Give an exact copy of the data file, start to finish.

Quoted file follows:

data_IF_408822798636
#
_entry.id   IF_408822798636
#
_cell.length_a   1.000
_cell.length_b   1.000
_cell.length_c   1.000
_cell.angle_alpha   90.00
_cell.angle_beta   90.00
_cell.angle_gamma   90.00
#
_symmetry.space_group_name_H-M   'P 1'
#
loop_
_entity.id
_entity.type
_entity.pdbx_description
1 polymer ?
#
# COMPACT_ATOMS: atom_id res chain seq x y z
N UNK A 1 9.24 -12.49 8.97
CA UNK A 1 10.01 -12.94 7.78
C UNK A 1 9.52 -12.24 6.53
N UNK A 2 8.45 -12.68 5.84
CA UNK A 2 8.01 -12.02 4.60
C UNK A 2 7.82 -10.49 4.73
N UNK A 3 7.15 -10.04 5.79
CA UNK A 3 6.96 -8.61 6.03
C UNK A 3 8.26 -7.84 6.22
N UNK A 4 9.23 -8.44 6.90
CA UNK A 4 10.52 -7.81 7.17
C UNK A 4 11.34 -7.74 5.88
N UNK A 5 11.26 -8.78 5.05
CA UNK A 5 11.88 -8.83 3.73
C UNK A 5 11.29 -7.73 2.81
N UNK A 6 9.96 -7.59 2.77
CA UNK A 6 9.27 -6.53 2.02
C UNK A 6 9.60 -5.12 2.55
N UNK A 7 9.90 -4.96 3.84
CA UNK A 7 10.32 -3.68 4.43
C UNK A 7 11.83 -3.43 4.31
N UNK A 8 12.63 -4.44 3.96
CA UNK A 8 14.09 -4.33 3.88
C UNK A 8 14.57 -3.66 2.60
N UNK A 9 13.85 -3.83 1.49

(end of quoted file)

data_IF_408822798636
#
_entry.id   IF_408822798636
#
_cell.length_a   1.000
_cell.length_b   1.000
_cell.length_c   1.000
_cell.angle_alpha   90.00
_cell.angle_beta   90.00
_cell.angle_gamma   90.00
#
_symmetry.space_group_name_H-M   'P 1'
#
loop_
_entity.id
_entity.type
_entity.pdbx_description
1 polymer ?
#
# COMPACT_ATOMS: atom_id res chain seq x y z
N UNK A 1 9.24 -12.49 8.97
CA UNK A 1 10.01 -12.94 7.78
C UNK A 1 9.52 -12.24 6.53
N UNK A 2 8.45 -12.68 5.84
CA UNK A 2 8.01 -12.02 4.60
C UNK A 2 7.82 -10.49 4.73
N UNK A 3 7.15 -10.04 5.79
CA UNK A 3 6.96 -8.61 6.03
C UNK A 3 8.26 -7.84 6.22
N UNK A 4 9.23 -8.44 6.90
CA UNK A 4 10.52 -7.81 7.17
C UNK A 4 11.34 -7.74 5.88
N UNK A 5 11.26 -8.78 5.05
CA UNK A 5 11.88 -8.83 3.73
C UNK A 5 11.29 -7.73 2.81
N UNK A 6 9.96 -7.59 2.77
CA UNK A 6 9.27 -6.53 2.02
C UNK A 6 9.60 -5.12 2.55
N UNK A 7 9.90 -4.96 3.84
CA UNK A 7 10.32 -3.68 4.43
C UNK A 7 11.83 -3.43 4.31
N UNK A 8 12.63 -4.44 3.96
CA UNK A 8 14.09 -4.33 3.88
C UNK A 8 14.57 -3.66 2.60
N UNK A 9 13.85 -3.83 1.49